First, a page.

an orogene named Misalem decided to try to kill the emperor…Most orogenes had no proper training in those days; like you, they acted purely on emotion and instinct, on the rare occasions that they managed to survive childhood. Misalem had somehow managed to not only survive, but to train himself. He had superb control…which Misalem promptly used to kill every living soul in several towns and cities, and even a few commless warrens. Thousands of people, in all (88).

This story is specifically told in order to villainize orogenes and keep people fearful of them forever. If people are afraid of orogenes then it makes it easier to control them and keep them submissive to the empire. 

One of the main issues with this story, apart from the harmful image of orogenes it creates, is that the story is severely taken out of context. One recurring theme within this story is that history, called stonelore in the novel, is passed down from generation to generation. Much of the stonelore is incorrect, doesn’t add up, or is straight up missing. Several characters have questioned the stonelore, including this story told to still and orogenic children alike. Alabaster, an extremely powerful orogene who has been in the Fulcrum since birth, becomes privy to knowledge other orogenes aren’t. Alabaster is so powerful that he is left to his own devices often and this led to him gaining knowledge the empire wouldn’t want him to have. For instance, he knows the truth behind Misalem the “evil” orogene. Alabaster explains to his mentee that at the time of Misalem, cannibalism was running rampant because of a previous season that caused starvation. Apparently, many powerful people developed a taste for human flesh, and this is the truth of Misalem. Alabaster explains:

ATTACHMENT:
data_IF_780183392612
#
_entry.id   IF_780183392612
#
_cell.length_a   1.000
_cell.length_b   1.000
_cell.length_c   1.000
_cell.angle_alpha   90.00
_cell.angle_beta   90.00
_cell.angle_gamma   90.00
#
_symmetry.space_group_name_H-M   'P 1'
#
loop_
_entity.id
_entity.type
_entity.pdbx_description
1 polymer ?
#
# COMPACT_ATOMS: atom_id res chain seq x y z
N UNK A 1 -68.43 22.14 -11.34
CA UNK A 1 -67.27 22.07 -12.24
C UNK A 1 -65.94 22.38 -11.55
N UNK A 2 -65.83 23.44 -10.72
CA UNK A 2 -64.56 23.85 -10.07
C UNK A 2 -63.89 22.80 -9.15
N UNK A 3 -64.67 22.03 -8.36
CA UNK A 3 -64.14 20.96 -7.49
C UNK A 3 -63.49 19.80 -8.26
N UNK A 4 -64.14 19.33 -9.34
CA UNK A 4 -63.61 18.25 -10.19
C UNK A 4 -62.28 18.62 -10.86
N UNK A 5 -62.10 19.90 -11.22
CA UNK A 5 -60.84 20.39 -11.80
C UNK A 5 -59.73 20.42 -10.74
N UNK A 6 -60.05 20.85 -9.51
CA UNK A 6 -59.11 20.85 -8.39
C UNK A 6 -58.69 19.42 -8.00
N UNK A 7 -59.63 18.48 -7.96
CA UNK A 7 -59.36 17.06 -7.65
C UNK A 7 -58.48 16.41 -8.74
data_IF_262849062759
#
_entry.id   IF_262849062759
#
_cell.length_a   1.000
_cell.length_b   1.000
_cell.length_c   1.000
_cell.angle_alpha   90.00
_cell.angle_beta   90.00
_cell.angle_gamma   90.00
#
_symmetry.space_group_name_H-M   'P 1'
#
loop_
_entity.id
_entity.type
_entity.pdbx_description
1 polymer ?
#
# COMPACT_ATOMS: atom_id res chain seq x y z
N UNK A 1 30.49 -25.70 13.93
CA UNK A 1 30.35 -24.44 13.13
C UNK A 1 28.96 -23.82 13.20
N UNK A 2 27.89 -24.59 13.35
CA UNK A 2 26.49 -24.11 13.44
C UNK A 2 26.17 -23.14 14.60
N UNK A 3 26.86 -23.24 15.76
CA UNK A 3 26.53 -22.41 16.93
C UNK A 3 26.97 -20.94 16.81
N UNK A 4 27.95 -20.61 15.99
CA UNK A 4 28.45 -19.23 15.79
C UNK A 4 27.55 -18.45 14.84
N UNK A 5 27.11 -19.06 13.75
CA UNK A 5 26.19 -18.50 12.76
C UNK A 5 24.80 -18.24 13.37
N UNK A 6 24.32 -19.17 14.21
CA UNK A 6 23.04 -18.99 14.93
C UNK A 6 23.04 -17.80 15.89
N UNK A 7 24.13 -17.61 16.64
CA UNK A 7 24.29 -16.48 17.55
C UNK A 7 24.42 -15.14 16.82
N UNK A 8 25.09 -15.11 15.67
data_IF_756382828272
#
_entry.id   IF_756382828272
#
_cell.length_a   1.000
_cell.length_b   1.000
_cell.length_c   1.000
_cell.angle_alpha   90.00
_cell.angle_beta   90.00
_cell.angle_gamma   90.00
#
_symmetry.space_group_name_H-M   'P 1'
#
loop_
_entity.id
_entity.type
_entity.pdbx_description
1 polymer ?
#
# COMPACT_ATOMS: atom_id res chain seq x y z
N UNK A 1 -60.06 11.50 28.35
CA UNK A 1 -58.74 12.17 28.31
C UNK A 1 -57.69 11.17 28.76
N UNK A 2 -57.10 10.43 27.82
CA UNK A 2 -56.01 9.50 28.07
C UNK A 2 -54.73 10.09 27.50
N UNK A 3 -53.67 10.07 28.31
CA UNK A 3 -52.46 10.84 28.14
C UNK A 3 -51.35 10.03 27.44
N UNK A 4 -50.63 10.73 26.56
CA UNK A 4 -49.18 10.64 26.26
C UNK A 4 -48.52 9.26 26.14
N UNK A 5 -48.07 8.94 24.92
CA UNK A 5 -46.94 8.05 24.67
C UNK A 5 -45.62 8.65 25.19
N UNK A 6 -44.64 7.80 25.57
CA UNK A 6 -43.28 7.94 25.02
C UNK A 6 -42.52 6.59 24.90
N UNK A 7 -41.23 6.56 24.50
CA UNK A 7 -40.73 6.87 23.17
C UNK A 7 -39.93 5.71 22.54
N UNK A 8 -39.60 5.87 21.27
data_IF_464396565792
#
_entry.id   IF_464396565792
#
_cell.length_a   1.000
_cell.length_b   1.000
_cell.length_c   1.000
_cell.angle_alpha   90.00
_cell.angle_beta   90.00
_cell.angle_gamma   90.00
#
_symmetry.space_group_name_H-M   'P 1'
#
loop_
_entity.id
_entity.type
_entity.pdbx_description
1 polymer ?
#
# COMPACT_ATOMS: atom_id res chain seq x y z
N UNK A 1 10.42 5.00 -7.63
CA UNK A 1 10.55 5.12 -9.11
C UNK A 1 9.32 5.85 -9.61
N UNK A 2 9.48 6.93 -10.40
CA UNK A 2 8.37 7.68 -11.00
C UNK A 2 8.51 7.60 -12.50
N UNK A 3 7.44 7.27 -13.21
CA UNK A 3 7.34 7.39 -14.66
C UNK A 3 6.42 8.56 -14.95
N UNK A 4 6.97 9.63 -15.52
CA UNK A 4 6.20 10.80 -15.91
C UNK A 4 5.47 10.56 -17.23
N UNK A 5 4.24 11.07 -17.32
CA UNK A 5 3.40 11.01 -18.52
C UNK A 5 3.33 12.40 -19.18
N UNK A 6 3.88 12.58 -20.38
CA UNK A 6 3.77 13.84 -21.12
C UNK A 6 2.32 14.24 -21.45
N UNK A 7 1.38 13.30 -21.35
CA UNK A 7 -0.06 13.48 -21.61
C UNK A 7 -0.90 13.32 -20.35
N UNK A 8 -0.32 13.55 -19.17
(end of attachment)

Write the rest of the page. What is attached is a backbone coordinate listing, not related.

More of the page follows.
All the accounts differ on the details, but they agree on one thing: Misalem was the only survivor when his family was taken in a raid. Supposedly his children were slaughtered for Anafumeth’s own table, though I suspect that’s a bit of dramatic embellishment (418)

This means that Misalem killed the emperor due to revenge. Misalem’s family was taken and murdered for the cannibalistic emperor and his supporters. This is a story of revenge not of a crazy orogene killing for no reason. The death toll is also very inaccurate. Misalem attacked the emperor, he didn’t kill thousands of people for no reason. I am not defending what Misalem did, but I am saying that there is a logical reason behind what he did and truthfully most people would likely seek revenge for a horrendous act like cannibalism. Unfortunately, not many know the truth of Misalem and those that do don’t want it shared. Time and time again the Fulcrum and Yumenes rewrite history to paint orogenes as evil and dangerous. This harmful myth is not easily dismissed and is used to racialize and control orogenes. If orogeny wasn’t considered dangerous, it is likely a different trait such as skin color would have been racialized to create a hierarchy, like in the real world. Because of the myths surrounding orogeny, it is viewed as negative and thus racialized to place those with this undesirable trait at the bottom of a hierarchy. 

Throughout Jemison’s novel, she creates fictional racialization that parallels chattel slavery, racism, and even internment camps in order to show how racialization happens anywhere, even fictional worlds. She uses myths of the orogenes to further establish racialization and show the ugly truth that as long as there are differences between imperfect humans, racialization is unavoidable. Orogenes essentially serve as a metaphor for minorities that have existed throughout the U.S’ history, and institutions put in place in this fictional world have very real-world implications. A corrupt empire and institutions that treats many of its people badly is something that has been done in the United States. Jemison’s entire novel demonstrates the process of racialization and shows how it truly is unavoidable.